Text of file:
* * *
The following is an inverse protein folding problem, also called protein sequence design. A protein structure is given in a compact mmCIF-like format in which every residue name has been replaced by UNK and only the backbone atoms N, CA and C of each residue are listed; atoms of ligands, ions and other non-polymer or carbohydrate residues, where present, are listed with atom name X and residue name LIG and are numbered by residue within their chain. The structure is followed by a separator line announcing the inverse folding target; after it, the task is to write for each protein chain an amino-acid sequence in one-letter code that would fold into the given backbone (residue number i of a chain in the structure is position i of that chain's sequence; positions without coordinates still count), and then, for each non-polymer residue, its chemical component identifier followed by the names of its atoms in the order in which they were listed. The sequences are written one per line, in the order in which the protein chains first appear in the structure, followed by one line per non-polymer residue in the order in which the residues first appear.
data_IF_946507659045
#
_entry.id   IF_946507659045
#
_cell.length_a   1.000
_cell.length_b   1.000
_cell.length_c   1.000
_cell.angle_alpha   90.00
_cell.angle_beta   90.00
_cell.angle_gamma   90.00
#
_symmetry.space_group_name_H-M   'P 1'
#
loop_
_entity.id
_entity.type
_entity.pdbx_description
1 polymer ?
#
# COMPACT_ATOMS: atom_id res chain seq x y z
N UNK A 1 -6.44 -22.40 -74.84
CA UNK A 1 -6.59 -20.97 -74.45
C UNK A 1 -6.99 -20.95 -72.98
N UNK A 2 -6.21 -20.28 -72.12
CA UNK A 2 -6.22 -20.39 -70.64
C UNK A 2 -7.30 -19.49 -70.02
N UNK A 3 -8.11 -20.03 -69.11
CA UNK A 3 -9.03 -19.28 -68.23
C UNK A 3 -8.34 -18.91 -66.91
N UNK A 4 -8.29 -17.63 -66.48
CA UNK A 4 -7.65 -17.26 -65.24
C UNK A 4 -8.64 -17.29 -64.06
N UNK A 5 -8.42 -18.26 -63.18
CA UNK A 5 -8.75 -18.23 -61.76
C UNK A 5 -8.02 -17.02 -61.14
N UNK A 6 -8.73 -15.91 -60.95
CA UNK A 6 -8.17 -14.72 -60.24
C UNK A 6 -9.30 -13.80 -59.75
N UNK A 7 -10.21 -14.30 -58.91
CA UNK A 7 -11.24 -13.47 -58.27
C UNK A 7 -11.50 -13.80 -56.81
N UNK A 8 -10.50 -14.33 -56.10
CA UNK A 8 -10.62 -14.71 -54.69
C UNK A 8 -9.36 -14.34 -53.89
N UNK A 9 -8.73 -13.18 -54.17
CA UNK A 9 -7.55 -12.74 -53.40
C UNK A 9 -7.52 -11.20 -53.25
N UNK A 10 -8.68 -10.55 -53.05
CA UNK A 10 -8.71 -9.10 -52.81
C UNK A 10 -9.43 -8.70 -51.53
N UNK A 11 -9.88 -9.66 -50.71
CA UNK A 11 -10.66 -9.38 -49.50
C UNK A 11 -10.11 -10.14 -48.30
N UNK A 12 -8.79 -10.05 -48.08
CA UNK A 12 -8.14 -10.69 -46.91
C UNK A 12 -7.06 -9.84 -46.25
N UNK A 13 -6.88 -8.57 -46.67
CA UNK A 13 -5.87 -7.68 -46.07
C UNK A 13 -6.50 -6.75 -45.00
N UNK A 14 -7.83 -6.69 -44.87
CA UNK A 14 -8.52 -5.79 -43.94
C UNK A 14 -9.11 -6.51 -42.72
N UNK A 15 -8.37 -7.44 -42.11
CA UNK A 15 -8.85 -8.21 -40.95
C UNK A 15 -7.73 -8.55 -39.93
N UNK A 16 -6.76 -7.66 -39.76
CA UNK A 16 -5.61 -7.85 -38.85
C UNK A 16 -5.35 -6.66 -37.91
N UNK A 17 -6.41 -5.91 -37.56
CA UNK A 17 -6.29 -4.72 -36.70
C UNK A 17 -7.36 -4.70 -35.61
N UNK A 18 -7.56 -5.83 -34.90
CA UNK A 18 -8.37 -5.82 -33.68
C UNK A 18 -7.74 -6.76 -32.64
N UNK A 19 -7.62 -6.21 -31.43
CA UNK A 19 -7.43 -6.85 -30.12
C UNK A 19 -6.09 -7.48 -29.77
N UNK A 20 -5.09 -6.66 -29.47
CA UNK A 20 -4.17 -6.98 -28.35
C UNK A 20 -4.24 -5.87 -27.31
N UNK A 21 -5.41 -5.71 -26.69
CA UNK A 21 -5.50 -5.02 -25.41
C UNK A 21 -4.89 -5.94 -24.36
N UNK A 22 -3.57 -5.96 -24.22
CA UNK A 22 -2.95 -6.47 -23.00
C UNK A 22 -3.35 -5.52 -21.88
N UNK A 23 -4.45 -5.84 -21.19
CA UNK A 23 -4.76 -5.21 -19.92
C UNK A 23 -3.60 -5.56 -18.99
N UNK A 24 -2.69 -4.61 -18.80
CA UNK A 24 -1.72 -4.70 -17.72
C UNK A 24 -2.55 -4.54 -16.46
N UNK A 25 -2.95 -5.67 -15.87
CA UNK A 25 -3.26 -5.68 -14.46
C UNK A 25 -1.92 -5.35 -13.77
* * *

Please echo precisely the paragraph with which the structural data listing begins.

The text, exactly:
The following is an inverse protein folding problem, also called protein sequence design. A protein structure is given in a compact mmCIF-like format in which every residue name has been replaced by UNK and only the backbone atoms N, CA and C of each residue are listed; atoms of ligands, ions and other non-polymer or carbohydrate residues, where present, are listed with atom name X and residue name LIG and are numbered by residue within their chain. The structure is followed by a separator line announcing the inverse folding target; after it, the task is to write for each protein chain an amino-acid sequence in one-letter code that would fold into the given backbone (residue number i of a chain in the structure is position i of that chain's sequence; positions without coordinates still count), and then, for each non-polymer residue, its chemical component identifier followed by the names of its atoms in the order in which they were listed. The sequences are written one per line, in the order in which the protein chains first appear in the structure, followed by one line per non-polymer residue in the order in which the residues first appear.